The unforeseen global pandemic of Covid-19 is having a long-term, hard-hitting impact on life and living, and lockdowns, fear, and uncertainty have been evoking different types of survival responses from different sections of people. Discussions abound on proper physical and emotional well-being, good governance, positivity, and humane support towards each other, from the family to global communities. At the same time, this pervasive crippling of humankind has also raised wide-spread consciousness and efforts towards responsible living, sustainability, resilience, happiness, creativity, and local action.
In my work, connecting with rural artisans and artists from across India has always been important because we work with them to develop, sustain, and professionalize their traditional cultural skills. So, an ongoing dialogue with artists became important not only to sustain our relationships but also to learn more about how they are coping and what it is that they are holding on to.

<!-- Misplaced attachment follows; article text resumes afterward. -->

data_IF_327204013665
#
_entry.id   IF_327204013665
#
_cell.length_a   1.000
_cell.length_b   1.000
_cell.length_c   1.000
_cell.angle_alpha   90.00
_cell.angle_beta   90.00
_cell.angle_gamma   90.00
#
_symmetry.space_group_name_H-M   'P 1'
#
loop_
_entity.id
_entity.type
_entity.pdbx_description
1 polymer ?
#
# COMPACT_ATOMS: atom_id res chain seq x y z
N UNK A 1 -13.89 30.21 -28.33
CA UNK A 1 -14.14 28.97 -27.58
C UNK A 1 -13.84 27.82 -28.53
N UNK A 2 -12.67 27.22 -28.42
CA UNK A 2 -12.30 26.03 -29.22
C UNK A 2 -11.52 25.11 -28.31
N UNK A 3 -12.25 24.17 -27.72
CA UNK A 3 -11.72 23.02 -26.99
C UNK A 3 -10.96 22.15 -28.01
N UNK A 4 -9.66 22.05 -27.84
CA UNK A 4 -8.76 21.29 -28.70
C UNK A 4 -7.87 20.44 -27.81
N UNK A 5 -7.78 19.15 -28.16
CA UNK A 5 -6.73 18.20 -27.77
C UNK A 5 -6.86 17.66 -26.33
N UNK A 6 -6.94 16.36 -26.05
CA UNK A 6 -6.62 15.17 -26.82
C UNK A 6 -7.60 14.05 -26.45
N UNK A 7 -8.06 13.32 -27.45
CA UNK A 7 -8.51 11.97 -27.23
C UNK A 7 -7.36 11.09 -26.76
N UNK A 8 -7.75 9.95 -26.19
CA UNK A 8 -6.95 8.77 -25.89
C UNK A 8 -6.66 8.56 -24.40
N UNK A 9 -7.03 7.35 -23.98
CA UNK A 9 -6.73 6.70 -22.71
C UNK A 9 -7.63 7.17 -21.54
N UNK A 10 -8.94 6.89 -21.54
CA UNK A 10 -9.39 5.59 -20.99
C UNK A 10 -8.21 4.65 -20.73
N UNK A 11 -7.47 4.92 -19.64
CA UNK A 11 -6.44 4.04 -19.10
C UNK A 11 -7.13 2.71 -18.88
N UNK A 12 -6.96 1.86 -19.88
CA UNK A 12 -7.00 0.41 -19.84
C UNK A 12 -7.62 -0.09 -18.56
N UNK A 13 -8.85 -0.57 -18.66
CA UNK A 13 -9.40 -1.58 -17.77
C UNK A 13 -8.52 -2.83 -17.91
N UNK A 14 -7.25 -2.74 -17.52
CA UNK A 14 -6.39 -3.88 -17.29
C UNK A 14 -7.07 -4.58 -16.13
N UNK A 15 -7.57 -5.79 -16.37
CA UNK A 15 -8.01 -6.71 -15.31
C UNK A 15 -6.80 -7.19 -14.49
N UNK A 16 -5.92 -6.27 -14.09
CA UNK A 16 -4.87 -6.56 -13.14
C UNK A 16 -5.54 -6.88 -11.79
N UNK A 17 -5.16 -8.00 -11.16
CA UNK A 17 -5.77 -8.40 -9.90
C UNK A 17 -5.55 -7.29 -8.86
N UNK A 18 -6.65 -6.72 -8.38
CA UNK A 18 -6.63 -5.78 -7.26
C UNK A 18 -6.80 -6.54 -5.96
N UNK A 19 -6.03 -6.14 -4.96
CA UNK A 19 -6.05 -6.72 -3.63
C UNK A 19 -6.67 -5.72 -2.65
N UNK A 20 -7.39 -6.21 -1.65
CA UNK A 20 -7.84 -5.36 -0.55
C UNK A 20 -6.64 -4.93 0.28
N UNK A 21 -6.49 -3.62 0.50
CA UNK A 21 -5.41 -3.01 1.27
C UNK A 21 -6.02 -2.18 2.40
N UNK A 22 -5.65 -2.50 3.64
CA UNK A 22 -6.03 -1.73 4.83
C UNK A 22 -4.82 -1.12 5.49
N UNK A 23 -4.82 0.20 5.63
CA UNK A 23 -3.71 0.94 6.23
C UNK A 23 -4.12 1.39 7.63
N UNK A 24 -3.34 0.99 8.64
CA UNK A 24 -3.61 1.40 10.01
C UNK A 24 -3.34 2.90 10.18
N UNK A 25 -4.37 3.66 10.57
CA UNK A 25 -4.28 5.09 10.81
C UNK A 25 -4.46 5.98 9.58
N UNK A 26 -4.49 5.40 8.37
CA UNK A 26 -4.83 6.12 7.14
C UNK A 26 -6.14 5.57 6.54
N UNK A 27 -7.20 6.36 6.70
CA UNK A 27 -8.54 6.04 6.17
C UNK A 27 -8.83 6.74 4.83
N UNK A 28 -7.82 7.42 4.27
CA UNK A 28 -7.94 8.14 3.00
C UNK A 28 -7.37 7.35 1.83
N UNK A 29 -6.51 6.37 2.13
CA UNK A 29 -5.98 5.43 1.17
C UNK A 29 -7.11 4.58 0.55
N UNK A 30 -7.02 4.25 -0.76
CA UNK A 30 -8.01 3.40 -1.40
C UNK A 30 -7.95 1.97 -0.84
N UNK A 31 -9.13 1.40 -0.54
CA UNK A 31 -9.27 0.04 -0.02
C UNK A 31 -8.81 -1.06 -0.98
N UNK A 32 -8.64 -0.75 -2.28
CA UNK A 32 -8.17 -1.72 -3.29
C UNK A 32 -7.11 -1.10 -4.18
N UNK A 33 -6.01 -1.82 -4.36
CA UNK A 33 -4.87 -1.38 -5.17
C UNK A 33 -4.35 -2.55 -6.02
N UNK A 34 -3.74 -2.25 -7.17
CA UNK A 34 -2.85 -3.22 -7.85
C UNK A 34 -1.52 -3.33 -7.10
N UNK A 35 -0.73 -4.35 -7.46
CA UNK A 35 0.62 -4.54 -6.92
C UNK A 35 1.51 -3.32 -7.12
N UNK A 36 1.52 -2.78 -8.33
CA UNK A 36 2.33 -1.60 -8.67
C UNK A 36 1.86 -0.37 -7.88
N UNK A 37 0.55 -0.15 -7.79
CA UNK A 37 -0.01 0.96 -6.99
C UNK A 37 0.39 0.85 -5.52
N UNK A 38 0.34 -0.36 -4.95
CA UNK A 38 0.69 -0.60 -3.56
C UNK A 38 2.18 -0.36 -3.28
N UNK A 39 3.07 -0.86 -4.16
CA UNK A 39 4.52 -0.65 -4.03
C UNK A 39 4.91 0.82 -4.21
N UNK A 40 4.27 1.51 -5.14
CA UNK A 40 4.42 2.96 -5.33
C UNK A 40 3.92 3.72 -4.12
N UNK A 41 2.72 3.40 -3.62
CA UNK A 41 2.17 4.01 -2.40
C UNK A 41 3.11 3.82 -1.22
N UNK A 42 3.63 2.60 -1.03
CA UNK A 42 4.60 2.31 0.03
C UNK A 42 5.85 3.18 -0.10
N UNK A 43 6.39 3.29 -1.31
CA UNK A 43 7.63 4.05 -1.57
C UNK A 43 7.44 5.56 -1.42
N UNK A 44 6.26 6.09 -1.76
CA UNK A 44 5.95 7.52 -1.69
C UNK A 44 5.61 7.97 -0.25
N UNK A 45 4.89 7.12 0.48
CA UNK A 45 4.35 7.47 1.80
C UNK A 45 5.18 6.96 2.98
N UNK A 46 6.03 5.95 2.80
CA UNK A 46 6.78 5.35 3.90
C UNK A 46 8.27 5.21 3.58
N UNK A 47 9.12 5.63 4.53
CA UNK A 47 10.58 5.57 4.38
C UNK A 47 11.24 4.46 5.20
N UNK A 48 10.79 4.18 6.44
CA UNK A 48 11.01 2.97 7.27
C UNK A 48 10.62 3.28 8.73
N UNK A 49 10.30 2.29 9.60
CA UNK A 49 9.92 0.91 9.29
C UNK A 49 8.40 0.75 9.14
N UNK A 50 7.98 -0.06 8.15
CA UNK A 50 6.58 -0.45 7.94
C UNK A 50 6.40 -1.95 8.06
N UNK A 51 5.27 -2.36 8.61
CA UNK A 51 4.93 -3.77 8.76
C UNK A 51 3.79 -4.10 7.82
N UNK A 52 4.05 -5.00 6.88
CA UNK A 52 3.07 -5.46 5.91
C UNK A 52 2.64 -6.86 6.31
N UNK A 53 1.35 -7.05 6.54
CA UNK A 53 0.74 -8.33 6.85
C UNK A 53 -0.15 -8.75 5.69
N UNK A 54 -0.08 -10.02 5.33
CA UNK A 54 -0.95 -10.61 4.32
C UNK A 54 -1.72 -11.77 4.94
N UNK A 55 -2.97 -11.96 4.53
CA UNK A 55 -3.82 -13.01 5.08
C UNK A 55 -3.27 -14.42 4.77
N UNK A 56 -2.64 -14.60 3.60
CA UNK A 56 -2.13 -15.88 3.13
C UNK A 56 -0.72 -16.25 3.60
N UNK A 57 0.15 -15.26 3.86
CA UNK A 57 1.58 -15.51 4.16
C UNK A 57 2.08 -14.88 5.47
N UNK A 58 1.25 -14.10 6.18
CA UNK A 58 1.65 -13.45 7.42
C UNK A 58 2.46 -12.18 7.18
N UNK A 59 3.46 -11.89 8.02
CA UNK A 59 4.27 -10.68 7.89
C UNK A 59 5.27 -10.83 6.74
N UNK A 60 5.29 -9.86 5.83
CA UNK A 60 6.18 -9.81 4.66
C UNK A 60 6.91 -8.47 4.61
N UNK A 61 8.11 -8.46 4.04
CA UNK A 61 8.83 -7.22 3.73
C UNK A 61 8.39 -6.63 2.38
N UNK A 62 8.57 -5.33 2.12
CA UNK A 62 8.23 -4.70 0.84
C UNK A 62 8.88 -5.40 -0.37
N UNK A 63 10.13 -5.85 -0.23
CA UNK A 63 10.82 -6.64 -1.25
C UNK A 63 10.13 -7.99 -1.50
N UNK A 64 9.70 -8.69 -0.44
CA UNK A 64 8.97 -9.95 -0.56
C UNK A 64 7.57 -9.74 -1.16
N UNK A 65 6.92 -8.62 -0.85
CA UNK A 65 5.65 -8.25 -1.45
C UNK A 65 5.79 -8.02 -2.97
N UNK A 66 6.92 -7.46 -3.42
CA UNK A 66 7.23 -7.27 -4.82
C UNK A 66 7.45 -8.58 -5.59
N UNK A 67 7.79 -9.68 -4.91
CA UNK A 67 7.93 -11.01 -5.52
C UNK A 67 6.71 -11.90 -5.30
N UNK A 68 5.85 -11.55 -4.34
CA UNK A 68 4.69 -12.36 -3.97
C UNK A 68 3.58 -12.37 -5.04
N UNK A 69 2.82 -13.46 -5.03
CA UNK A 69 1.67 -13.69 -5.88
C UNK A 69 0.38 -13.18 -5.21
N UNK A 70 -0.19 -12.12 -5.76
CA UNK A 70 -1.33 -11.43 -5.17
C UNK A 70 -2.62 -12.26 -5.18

My interactions with folk musicians and singers of western Rajasthan are worth sharing. Among these artists are manganiyar and langa singers who sing about nature, human lifecycles, epics, ballads, folklore, daily life, etc. Their iconic musical instruments include khamaicha, sindhi sarangi, shahnai, algoza, khartal, and morchang. Some of these singers are renowned, rich, and famous and have travelled the world. However, many are not, and their villages mostly remain in oblivion. We work with these communities to promote and create sustainable village-based livelihoods through cultural tourism.